Once again, DI Joseph Rafferty (Blood on the Bones, 2006, etc.) risks his job to protect a relative implicated in a murder.
Joe Rafferty’s carpenter brother Mickey hated Rufus Seward, a lifelong bully who tormented his schoolmates in ways they can only speak of in whispers even now. So Rafferty can’t understand why Mickey didn’t just tear up his invitation to the reception honoring Elmhurst’s rich native son, the way so many other prospective guests had done. If only he had, Rafferty wouldn’t be driving up and down the Essex coast in the pouring rain bringing hot Indian food to the miserable trailer where he stashed his younger brother after Seward is found stabbed with a wood chisel. He wouldn’t have to bear the wrath of his newly affianced girlfriend Abra, who resents his long hours away from home, or the searching looks from his straitlaced sergeant Dafyd Llewellyn, who knows something is up but isn’t sure what. Most importantly, he’d have more time to question Elmhurst’s Celtic-Asian mayor Idris Khan, his drug-addled wife Mandy, business bigwig Ivor Bignall, the shifty Farraday twins, Seward’s harried assistant Marcus Canthorpe—or any of the guests who actually might have treated the magnate to a much-deserved knife in the back.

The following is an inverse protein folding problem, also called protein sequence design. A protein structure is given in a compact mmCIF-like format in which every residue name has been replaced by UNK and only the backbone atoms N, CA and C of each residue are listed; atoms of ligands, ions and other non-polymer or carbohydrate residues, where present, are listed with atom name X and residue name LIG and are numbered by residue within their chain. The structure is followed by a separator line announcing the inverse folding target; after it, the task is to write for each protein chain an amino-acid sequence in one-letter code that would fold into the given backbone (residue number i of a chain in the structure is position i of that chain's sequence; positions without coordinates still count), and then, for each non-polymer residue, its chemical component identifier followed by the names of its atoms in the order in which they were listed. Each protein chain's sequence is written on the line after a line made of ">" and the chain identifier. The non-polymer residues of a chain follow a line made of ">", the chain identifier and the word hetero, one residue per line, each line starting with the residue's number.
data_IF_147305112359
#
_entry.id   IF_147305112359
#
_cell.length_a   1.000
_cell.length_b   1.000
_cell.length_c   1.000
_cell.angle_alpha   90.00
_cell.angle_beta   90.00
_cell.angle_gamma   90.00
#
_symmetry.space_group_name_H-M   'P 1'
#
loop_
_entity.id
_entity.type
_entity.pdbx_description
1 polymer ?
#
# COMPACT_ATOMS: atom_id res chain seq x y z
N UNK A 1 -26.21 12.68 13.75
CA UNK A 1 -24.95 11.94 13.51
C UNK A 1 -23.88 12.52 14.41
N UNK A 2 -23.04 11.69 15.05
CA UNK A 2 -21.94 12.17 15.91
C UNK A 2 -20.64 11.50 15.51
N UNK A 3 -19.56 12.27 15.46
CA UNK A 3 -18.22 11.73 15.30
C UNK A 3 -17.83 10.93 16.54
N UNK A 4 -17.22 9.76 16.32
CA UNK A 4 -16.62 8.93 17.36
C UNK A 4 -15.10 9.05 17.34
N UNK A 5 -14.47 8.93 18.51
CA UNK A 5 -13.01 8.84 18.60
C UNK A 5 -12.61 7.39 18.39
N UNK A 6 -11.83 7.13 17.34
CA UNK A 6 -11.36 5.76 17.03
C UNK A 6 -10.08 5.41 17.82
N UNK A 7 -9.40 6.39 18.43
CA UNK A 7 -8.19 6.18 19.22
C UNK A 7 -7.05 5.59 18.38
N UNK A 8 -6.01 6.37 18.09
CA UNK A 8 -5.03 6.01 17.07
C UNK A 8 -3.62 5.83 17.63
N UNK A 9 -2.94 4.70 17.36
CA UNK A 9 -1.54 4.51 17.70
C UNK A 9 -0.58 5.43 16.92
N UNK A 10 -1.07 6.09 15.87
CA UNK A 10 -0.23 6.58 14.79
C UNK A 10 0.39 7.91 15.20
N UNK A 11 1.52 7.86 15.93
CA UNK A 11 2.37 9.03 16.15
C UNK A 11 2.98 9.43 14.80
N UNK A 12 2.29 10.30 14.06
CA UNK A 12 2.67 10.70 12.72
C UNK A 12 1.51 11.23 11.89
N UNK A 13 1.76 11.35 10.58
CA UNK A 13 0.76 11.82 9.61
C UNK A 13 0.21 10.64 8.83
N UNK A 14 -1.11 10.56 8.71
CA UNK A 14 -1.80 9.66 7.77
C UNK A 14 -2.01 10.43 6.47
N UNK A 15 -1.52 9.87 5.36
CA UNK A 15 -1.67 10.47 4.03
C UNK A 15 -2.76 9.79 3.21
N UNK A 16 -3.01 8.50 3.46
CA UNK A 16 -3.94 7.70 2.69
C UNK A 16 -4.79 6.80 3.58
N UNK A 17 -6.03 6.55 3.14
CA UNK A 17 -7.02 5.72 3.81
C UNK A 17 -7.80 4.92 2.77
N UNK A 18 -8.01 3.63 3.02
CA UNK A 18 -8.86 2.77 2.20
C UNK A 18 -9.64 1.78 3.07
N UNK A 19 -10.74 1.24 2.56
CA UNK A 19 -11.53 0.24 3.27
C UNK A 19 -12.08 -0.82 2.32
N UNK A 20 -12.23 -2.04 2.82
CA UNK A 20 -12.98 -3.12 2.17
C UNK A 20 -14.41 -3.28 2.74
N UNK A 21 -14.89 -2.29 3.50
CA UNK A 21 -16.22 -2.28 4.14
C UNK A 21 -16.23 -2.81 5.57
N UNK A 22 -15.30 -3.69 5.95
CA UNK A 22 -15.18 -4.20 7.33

Evans’s latest entry sits squarely in the Rafferty-Llewellyn tradition of solid, straightforward detection mingled with family mayhem.